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edA‑qa mort‑ora‑y
edA‑qa mort‑ora‑y

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Relationship between programming language and run/compile-time speed

My answer to the question Does the programming language a program was written in affect how much time it takes to compile or how much resources it uses?

Yes to both, but the relationship isn’t simple.

Compile Time

Some languages can be compiled fast, and others are relatively slow. Without looking closely at the language and how the compiler works there isn’t a simple way to predict if a language will be slow to compile, but there are two major considerations.

Structure - The structure of the language itself impacts compile time. Does it need to include many files (like header files), does it resolve a lot of typing (like C++ parametrics), does it have a complex syntax that requires multiple parsing passes, can processing be done in parallel, or must it be serial, etc?

Dynamic vs Static - How much is done at compile time makes a difference, though often not a large difference. Languages like C++ do most of all name and type resolution at compile time, which may increase it’s time, whereas Java does some at runtime, and dynamic languages like JavaScript do most things at runtime. Of course, there are JIT’s involved at runtime, but as the time is spread out it still feels faster.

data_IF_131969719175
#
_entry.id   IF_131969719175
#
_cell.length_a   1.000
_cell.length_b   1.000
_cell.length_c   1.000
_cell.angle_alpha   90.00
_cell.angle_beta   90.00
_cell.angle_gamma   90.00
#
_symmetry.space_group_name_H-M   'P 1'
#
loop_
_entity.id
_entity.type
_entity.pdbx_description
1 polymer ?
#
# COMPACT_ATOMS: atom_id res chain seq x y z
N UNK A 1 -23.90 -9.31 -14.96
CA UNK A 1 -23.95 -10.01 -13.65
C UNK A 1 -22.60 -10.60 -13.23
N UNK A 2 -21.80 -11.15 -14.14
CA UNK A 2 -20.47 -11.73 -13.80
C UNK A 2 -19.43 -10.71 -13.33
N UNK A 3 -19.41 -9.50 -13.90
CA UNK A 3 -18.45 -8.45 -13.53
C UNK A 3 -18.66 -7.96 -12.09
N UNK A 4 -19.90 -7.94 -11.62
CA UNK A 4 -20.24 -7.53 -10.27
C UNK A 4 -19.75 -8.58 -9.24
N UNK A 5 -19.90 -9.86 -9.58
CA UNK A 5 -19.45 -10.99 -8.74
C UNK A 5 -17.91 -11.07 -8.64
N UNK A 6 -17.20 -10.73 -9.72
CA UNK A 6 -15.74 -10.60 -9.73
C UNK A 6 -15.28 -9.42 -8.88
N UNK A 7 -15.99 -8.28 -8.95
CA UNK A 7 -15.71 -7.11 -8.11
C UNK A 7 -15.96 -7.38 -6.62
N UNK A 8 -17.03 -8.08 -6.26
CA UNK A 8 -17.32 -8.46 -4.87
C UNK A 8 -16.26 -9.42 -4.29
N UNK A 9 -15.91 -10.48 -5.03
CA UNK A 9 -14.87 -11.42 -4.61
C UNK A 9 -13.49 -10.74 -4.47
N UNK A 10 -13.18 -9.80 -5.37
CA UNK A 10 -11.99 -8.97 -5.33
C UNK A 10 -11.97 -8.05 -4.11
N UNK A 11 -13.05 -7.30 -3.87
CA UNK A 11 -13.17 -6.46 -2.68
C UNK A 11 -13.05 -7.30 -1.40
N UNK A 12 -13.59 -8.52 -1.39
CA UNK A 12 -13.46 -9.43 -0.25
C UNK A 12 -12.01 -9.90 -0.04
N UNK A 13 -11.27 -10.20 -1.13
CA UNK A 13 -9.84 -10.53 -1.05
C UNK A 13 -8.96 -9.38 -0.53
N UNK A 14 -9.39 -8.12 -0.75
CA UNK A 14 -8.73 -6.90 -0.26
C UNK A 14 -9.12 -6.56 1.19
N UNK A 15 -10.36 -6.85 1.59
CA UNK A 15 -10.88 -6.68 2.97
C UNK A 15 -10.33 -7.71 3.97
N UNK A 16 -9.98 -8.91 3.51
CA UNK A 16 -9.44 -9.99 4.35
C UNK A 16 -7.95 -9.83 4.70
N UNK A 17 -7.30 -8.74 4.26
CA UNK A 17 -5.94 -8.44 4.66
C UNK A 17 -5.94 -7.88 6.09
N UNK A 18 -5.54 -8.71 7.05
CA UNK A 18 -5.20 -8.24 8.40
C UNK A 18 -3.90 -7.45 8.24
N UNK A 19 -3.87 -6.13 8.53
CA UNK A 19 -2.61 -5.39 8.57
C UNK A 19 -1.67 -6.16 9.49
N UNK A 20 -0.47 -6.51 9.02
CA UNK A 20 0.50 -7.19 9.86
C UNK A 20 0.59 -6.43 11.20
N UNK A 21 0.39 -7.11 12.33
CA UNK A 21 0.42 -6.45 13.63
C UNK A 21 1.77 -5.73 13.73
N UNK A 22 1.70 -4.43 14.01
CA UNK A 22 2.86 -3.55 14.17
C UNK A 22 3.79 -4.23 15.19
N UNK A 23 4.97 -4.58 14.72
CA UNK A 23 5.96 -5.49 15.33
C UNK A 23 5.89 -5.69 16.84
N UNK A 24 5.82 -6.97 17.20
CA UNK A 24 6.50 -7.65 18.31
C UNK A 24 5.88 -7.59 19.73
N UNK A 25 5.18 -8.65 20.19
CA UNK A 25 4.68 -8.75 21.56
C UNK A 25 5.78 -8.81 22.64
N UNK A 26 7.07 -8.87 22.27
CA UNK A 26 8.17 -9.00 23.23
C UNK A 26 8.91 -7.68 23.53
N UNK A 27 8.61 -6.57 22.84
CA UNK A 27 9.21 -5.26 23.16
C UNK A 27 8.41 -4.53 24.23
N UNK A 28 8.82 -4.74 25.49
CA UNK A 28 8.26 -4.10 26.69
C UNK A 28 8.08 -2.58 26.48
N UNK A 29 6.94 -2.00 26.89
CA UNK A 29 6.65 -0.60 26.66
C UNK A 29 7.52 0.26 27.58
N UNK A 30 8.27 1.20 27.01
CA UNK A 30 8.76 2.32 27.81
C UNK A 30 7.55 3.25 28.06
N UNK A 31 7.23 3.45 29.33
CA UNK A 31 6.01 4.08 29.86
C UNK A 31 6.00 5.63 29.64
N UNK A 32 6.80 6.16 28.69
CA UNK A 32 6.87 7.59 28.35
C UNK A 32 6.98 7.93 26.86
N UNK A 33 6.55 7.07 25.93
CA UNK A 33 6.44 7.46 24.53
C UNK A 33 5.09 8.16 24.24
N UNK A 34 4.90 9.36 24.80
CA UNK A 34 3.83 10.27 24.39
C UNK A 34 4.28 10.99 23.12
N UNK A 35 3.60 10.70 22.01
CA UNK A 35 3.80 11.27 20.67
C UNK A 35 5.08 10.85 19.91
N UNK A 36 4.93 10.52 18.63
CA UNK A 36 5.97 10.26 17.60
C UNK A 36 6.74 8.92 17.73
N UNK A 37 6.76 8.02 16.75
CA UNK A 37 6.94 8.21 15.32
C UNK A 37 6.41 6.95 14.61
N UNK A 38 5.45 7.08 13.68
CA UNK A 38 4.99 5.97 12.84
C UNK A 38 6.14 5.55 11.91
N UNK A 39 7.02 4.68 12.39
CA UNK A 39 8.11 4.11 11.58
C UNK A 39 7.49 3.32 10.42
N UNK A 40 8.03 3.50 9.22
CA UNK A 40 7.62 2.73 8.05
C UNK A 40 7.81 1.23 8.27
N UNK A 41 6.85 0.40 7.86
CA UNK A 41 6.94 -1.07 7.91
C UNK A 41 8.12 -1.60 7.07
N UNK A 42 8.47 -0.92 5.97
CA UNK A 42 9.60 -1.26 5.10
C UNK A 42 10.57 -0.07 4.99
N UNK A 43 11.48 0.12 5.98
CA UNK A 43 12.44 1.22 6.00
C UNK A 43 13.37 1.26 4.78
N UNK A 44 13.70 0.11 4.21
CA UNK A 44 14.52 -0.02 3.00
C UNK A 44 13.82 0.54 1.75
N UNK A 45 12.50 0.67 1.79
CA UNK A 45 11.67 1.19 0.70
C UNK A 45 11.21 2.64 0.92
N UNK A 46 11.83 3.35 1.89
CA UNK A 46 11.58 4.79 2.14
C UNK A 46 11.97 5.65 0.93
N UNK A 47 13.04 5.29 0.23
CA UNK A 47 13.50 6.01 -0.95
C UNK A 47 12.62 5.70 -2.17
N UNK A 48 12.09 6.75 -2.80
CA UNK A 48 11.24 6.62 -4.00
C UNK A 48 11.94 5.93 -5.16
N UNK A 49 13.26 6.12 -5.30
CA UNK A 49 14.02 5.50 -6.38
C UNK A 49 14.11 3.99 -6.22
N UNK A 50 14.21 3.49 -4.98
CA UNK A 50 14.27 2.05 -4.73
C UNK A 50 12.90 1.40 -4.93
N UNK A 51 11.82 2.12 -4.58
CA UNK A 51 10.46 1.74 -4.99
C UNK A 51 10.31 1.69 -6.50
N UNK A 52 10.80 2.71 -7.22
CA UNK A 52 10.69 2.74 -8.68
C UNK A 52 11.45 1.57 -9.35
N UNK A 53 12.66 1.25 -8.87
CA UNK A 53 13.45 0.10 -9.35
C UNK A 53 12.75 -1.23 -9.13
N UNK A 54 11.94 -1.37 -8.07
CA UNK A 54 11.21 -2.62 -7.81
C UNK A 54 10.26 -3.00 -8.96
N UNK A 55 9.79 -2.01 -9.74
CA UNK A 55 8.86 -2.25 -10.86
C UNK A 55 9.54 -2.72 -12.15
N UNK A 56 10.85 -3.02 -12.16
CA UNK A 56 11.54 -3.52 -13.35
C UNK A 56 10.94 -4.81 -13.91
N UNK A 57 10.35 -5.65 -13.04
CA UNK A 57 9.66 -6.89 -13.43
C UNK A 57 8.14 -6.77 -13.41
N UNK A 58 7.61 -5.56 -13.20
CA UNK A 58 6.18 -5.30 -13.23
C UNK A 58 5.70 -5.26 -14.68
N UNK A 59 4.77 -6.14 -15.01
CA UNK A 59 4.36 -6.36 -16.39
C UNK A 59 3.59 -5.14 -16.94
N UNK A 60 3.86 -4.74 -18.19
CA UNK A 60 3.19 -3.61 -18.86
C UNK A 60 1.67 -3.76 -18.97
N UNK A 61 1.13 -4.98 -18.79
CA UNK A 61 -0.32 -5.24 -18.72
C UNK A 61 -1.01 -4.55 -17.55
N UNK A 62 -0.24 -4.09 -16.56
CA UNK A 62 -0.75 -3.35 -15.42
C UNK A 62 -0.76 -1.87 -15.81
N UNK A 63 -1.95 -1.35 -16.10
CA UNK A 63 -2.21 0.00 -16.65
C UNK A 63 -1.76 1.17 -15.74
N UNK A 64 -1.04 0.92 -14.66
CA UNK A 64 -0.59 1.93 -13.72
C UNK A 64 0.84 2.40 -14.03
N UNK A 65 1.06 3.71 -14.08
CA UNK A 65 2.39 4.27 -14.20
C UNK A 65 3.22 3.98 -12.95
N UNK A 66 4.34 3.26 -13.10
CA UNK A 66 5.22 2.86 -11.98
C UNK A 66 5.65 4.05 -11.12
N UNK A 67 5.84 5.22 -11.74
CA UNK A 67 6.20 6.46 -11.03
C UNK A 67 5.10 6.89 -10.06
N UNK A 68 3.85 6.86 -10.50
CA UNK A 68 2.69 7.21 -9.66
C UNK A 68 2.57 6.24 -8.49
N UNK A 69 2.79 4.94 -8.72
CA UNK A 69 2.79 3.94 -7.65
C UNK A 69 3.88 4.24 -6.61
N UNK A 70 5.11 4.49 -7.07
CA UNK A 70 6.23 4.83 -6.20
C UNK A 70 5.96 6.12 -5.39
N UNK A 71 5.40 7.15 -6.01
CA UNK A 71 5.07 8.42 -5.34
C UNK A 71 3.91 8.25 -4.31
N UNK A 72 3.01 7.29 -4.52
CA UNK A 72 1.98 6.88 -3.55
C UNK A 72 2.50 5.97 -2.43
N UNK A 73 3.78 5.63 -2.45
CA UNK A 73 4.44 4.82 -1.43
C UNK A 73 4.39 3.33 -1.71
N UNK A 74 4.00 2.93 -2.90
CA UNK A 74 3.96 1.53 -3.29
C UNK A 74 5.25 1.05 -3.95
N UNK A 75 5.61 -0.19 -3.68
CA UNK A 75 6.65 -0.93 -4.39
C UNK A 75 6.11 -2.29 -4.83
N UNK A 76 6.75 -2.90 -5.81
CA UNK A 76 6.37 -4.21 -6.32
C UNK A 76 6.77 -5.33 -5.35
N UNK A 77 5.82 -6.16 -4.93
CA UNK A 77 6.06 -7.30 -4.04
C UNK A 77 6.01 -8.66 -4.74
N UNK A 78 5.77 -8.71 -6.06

Resources Used

It depends a lot on what program you’re writing how much the resources will differ between programming languages. So let’s break this into two considerations.

Overhead - The way the language works with memory, objects, functions, and concurrency can introduce overhead. Overhead is stuff that you’ll encounter unless you try hard to avoid it. The more abstract the language the more overhead you tend to have. There also tends to be more overhead in dynamic vs static languages (see compile time). This overhead applies across all the code you write in the language. It may not apply to libraries you use, as they are written in other languages, or have been optimized. This is why it’s not problematic to use inefficient languages in some domains, as they account for only a small portion of the actual code running.

Pattern - The structure of a language, and it’s standard library, heavily influences the way people program in that language. Syntax aside, C++ and JavaScript programs just don’t work the same way. This is perhaps the biggest impact of performance most people will encounter. It also means you can probably use any language in an efficient way, and an inefficient way, if you try hard enough (though it may be an uphill battle).

Not Paradigm Specific

What’s interesting about this is that none of it directly relates to the paradigms that a language covers. The factors could apply to a language in any domain.

And though specific features can make it slow, it’s usually the history of the feature doing that. Complex features can be quite fast, as I’m discovering with my Leaf compiler.

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